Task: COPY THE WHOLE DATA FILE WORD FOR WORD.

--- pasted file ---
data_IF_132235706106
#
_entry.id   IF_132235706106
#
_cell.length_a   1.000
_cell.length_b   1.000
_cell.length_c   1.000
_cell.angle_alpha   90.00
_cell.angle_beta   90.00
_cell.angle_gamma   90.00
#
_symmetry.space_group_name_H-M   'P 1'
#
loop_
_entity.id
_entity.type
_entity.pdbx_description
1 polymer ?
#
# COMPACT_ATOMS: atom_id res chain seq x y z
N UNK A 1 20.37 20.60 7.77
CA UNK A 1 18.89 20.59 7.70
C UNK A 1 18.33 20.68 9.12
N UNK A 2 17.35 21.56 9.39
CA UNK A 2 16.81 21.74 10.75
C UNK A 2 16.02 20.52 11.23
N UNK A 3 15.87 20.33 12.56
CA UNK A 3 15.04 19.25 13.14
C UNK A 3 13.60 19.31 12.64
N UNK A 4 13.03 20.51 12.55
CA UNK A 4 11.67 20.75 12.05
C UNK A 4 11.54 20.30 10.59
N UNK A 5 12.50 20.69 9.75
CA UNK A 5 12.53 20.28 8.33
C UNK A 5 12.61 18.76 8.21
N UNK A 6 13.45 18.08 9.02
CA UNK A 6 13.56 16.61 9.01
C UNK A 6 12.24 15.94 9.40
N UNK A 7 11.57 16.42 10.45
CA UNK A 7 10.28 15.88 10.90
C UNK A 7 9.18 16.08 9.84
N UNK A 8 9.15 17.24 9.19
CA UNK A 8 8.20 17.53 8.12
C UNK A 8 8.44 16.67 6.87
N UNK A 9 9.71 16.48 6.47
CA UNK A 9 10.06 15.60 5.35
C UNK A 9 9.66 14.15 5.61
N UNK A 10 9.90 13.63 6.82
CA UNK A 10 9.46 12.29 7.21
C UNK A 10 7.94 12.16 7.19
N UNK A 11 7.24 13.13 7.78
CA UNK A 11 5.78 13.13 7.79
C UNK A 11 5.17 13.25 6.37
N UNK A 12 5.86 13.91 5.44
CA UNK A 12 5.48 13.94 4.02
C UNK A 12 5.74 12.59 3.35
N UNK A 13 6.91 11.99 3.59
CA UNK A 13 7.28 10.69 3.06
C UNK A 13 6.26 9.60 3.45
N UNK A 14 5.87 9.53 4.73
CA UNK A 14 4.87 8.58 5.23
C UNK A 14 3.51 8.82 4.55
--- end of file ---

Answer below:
data_IF_132235706106
#
_entry.id   IF_132235706106
#
_cell.length_a   1.000
_cell.length_b   1.000
_cell.length_c   1.000
_cell.angle_alpha   90.00
_cell.angle_beta   90.00
_cell.angle_gamma   90.00
#
_symmetry.space_group_name_H-M   'P 1'
#
loop_
_entity.id
_entity.type
_entity.pdbx_description
1 polymer ?
#
# COMPACT_ATOMS: atom_id res chain seq x y z
N UNK A 1 20.37 20.60 7.77
CA UNK A 1 18.89 20.59 7.70
C UNK A 1 18.33 20.68 9.12
N UNK A 2 17.35 21.56 9.39
CA UNK A 2 16.81 21.74 10.75
C UNK A 2 16.02 20.52 11.23
N UNK A 3 15.87 20.33 12.56
CA UNK A 3 15.04 19.25 13.14
C UNK A 3 13.60 19.31 12.64
N UNK A 4 13.03 20.51 12.55
CA UNK A 4 11.67 20.75 12.05
C UNK A 4 11.54 20.30 10.59
N UNK A 5 12.50 20.69 9.75
CA UNK A 5 12.53 20.28 8.33
C UNK A 5 12.61 18.76 8.21
N UNK A 6 13.45 18.08 9.02
CA UNK A 6 13.56 16.61 9.01
C UNK A 6 12.24 15.94 9.40
N UNK A 7 11.57 16.42 10.45
CA UNK A 7 10.28 15.88 10.90
C UNK A 7 9.18 16.08 9.84
N UNK A 8 9.15 17.24 9.19
CA UNK A 8 8.20 17.53 8.12
C UNK A 8 8.44 16.67 6.87
N UNK A 9 9.71 16.48 6.47
CA UNK A 9 10.06 15.60 5.35
C UNK A 9 9.66 14.15 5.61
N UNK A 10 9.90 13.63 6.82
CA UNK A 10 9.46 12.29 7.21
C UNK A 10 7.94 12.16 7.19
N UNK A 11 7.24 13.13 7.78
CA UNK A 11 5.78 13.13 7.79
C UNK A 11 5.17 13.25 6.37
N UNK A 12 5.86 13.91 5.44
CA UNK A 12 5.48 13.94 4.02
C UNK A 12 5.74 12.59 3.35
N UNK A 13 6.91 11.99 3.59
CA UNK A 13 7.28 10.69 3.06
C UNK A 13 6.26 9.60 3.45
N UNK A 14 5.87 9.53 4.73
CA UNK A 14 4.87 8.58 5.23
C UNK A 14 3.51 8.82 4.55